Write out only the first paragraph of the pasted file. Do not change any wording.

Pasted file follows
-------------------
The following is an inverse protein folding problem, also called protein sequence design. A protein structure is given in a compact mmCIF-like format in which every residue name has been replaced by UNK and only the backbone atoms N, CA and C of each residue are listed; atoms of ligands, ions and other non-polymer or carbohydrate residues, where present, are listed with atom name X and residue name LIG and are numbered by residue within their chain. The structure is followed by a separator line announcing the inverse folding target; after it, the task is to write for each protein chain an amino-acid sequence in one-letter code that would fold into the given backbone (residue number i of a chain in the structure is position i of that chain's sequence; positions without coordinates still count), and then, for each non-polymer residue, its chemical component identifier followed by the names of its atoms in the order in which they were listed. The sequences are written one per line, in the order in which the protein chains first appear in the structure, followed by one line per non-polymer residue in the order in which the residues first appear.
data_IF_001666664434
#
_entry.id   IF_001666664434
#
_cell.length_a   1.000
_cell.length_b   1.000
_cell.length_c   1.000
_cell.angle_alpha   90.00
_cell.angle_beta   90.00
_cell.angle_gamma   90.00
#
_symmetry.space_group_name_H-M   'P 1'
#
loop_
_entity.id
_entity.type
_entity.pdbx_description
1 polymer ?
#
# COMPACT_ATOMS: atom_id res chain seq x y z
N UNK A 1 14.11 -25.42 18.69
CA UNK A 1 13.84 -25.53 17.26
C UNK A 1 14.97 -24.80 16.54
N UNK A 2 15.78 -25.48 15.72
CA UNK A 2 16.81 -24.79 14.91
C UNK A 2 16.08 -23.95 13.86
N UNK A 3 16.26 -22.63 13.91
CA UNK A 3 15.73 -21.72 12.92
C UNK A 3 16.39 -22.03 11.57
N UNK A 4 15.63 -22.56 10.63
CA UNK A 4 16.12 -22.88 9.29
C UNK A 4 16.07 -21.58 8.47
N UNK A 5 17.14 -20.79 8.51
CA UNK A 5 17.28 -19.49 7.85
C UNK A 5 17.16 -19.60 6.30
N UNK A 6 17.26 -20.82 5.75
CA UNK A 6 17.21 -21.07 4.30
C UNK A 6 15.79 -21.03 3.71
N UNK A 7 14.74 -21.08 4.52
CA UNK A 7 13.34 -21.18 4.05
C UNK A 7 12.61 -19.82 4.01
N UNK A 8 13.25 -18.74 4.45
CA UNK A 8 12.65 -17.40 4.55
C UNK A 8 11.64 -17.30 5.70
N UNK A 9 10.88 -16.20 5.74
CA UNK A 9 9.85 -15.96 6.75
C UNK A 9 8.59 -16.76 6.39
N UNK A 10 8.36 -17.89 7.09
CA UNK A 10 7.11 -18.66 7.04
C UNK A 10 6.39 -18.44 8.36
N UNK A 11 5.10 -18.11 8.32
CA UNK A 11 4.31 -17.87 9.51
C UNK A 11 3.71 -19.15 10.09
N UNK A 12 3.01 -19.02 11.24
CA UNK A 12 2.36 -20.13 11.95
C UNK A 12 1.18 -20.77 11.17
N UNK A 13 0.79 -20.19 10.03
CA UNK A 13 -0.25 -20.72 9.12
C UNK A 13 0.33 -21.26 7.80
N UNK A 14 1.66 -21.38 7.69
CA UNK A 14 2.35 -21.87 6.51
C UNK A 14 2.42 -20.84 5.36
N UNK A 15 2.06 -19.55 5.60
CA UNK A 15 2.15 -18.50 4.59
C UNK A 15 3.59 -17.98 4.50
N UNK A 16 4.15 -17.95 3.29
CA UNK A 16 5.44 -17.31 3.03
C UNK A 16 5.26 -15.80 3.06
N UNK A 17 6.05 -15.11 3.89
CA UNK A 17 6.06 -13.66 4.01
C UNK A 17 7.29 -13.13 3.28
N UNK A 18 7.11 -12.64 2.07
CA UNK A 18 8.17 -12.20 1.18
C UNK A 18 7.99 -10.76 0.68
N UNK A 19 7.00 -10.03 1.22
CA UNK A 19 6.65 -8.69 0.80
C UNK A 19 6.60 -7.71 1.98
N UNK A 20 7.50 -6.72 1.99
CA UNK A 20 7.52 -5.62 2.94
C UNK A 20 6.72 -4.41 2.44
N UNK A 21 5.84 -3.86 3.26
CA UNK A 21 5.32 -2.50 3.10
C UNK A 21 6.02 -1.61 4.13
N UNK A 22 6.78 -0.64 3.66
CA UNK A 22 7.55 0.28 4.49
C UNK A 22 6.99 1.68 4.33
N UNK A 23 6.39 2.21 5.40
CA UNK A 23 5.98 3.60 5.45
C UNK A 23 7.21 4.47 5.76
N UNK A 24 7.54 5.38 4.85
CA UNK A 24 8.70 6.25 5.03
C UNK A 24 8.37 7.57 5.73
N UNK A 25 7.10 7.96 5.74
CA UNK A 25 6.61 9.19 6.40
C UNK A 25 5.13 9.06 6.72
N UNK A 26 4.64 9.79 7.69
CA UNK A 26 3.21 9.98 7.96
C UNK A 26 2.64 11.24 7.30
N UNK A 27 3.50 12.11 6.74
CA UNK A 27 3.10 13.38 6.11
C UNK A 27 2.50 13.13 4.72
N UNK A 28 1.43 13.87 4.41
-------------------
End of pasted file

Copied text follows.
The following is an inverse protein folding problem, also called protein sequence design. A protein structure is given in a compact mmCIF-like format in which every residue name has been replaced by UNK and only the backbone atoms N, CA and C of each residue are listed; atoms of ligands, ions and other non-polymer or carbohydrate residues, where present, are listed with atom name X and residue name LIG and are numbered by residue within their chain. The structure is followed by a separator line announcing the inverse folding target; after it, the task is to write for each protein chain an amino-acid sequence in one-letter code that would fold into the given backbone (residue number i of a chain in the structure is position i of that chain's sequence; positions without coordinates still count), and then, for each non-polymer residue, its chemical component identifier followed by the names of its atoms in the order in which they were listed. The sequences are written one per line, in the order in which the protein chains first appear in the structure, followed by one line per non-polymer residue in the order in which the residues first appear.